As an experiment, I will concede the language and narrow things to that notion of output.
Aaron Weyenberg
11

Does this sound about right? Because it’s what I believe:

  • More knowledge is never a bad thing
  • Understanding how code works is a benefit, even if you can’t code
  • Understanding code doesn’t diminish one’s creative abilities
  • But trying to be both designer and production coder on a project can introduce risks that a clear division of labor—designer + developer—would avoid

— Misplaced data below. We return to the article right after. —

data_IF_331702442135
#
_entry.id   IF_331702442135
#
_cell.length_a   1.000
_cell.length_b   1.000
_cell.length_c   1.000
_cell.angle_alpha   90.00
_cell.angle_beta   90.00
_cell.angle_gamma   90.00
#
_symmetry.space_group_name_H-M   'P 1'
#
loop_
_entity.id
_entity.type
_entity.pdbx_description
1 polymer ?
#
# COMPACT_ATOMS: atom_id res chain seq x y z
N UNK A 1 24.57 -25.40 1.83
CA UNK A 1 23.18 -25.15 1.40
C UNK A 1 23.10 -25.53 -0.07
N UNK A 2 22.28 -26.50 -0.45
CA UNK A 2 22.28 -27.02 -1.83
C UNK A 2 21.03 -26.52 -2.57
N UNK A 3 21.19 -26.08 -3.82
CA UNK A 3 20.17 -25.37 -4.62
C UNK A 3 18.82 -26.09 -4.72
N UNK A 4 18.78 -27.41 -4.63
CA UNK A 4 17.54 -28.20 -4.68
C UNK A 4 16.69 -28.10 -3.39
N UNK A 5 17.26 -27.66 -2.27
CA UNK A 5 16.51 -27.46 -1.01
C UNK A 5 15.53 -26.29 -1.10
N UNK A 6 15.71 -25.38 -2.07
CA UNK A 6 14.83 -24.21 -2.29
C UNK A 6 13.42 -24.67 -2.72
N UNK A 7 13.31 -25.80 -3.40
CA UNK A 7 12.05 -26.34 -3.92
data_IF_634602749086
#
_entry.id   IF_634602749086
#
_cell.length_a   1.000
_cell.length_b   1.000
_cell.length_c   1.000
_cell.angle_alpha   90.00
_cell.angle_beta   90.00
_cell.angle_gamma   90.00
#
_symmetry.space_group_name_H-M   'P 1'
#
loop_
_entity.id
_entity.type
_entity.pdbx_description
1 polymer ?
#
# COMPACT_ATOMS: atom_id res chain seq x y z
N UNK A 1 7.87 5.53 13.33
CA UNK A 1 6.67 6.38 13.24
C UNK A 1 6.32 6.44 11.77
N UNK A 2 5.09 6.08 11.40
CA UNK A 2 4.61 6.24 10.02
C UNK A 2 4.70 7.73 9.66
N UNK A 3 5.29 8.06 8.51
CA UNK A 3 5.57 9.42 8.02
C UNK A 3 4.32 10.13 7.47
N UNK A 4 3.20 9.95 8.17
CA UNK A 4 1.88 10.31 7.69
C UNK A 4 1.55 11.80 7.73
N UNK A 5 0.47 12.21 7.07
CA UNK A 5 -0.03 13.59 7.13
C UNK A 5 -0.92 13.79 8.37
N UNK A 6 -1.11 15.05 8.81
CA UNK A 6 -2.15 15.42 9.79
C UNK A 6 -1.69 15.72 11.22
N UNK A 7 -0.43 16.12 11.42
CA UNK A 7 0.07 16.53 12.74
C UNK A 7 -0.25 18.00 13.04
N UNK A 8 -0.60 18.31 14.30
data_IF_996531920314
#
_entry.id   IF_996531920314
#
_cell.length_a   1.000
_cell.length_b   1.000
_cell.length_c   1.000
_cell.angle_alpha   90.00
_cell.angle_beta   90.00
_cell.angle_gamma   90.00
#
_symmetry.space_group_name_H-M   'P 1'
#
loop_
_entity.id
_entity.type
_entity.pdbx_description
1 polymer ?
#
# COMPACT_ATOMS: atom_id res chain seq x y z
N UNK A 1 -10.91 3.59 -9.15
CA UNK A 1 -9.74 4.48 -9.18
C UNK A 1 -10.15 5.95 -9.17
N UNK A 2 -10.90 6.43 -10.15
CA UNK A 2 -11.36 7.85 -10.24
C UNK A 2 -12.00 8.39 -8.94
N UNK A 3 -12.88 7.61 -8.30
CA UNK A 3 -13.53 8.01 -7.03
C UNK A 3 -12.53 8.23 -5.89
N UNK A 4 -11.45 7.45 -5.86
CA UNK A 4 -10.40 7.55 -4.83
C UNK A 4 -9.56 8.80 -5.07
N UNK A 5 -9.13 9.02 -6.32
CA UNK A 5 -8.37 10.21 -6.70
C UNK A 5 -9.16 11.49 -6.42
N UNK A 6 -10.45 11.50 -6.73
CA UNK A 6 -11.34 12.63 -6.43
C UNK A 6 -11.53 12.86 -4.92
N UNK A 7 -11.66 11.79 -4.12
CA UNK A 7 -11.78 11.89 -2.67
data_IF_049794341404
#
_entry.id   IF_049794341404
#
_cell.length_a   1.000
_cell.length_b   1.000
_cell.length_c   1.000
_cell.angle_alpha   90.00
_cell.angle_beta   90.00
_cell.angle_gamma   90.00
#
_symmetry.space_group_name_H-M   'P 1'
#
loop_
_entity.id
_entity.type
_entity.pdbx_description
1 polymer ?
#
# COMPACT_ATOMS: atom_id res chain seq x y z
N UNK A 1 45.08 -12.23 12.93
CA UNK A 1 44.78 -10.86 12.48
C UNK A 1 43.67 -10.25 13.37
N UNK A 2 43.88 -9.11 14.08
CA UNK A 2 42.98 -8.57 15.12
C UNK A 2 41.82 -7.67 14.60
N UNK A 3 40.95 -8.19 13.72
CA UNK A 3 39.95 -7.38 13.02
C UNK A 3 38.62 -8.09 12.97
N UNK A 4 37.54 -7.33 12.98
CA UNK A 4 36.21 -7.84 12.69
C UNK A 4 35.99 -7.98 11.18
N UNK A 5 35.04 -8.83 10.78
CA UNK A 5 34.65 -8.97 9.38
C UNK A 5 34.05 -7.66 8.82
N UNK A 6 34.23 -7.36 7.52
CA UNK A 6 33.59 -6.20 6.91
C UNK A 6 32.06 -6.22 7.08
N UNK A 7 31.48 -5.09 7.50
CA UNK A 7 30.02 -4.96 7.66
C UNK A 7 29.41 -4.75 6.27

• And the primary risk it introduces is that you might not be able to deliver what you’ve designed, or you may not design what you think is best because of your limitations
  • But that risk doesn’t mean one shouldn’t learn to code, only that one doesn’t need to code to be a good designer